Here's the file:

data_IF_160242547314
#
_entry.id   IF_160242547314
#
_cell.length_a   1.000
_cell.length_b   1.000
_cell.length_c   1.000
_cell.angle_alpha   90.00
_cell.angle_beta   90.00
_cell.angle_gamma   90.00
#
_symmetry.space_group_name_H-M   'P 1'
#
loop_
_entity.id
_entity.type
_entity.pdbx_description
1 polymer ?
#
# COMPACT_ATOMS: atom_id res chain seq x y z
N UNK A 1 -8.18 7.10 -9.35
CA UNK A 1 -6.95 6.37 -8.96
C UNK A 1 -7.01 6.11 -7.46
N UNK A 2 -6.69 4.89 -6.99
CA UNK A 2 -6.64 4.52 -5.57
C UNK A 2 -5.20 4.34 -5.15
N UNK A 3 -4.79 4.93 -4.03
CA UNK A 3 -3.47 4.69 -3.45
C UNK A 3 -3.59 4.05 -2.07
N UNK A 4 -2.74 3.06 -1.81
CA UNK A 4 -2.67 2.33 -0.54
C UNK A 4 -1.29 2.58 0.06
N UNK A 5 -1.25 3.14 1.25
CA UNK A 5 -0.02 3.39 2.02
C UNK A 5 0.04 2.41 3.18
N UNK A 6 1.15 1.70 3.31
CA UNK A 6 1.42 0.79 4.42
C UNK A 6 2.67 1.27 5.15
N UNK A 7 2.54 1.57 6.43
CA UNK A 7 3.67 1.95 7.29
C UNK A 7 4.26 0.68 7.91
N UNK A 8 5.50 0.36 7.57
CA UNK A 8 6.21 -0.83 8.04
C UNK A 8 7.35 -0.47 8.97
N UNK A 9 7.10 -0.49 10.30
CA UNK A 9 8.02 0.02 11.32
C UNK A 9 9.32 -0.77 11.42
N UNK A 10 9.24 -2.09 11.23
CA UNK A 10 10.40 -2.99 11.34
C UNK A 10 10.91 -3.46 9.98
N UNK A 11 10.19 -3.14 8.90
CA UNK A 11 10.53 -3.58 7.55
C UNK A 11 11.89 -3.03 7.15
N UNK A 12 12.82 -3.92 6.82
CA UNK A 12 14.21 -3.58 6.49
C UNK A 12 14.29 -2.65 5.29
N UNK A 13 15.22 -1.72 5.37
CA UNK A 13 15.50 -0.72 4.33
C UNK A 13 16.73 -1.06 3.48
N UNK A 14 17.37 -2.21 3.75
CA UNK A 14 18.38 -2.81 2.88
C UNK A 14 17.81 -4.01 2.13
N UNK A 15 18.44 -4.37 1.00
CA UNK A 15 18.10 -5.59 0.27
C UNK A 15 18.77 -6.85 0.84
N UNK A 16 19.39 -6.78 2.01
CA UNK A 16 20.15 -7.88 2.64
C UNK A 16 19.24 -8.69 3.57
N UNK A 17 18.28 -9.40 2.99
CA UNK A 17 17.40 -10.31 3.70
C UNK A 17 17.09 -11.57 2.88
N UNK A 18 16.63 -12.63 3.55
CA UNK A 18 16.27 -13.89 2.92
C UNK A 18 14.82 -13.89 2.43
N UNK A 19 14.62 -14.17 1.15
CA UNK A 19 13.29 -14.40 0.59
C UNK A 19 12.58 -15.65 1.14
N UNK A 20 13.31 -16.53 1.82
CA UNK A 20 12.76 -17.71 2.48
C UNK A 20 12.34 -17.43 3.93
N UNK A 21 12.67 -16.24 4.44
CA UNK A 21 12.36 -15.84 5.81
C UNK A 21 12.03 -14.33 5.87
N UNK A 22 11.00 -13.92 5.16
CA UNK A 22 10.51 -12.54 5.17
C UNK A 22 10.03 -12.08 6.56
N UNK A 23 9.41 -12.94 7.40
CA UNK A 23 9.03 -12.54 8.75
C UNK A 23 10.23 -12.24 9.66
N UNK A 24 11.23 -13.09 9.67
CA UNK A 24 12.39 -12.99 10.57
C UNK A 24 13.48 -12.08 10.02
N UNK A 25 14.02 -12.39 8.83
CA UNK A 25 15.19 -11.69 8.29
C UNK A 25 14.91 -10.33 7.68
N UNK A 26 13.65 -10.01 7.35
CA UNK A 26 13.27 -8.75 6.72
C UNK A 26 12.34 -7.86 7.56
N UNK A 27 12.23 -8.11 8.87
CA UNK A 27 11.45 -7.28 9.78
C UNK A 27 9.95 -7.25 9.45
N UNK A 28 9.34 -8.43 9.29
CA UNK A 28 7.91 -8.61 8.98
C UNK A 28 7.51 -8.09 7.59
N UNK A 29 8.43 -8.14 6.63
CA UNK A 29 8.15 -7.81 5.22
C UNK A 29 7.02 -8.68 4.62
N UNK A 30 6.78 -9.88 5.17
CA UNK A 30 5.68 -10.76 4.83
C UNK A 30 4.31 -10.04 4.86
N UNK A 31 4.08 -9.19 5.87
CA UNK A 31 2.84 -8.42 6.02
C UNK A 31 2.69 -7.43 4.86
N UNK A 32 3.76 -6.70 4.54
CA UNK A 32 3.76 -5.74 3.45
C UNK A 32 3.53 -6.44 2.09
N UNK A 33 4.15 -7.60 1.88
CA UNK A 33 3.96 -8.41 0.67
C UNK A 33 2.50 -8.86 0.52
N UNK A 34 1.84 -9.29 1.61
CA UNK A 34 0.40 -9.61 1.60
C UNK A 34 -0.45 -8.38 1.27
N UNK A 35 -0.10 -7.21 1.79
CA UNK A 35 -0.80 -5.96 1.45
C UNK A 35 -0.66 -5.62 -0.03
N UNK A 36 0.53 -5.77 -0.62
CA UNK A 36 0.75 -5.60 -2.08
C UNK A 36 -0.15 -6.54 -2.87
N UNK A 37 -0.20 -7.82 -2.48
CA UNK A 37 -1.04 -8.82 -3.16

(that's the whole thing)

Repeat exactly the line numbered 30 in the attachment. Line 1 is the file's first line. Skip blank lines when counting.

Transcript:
N UNK A 4 -2.74 3.06 -1.81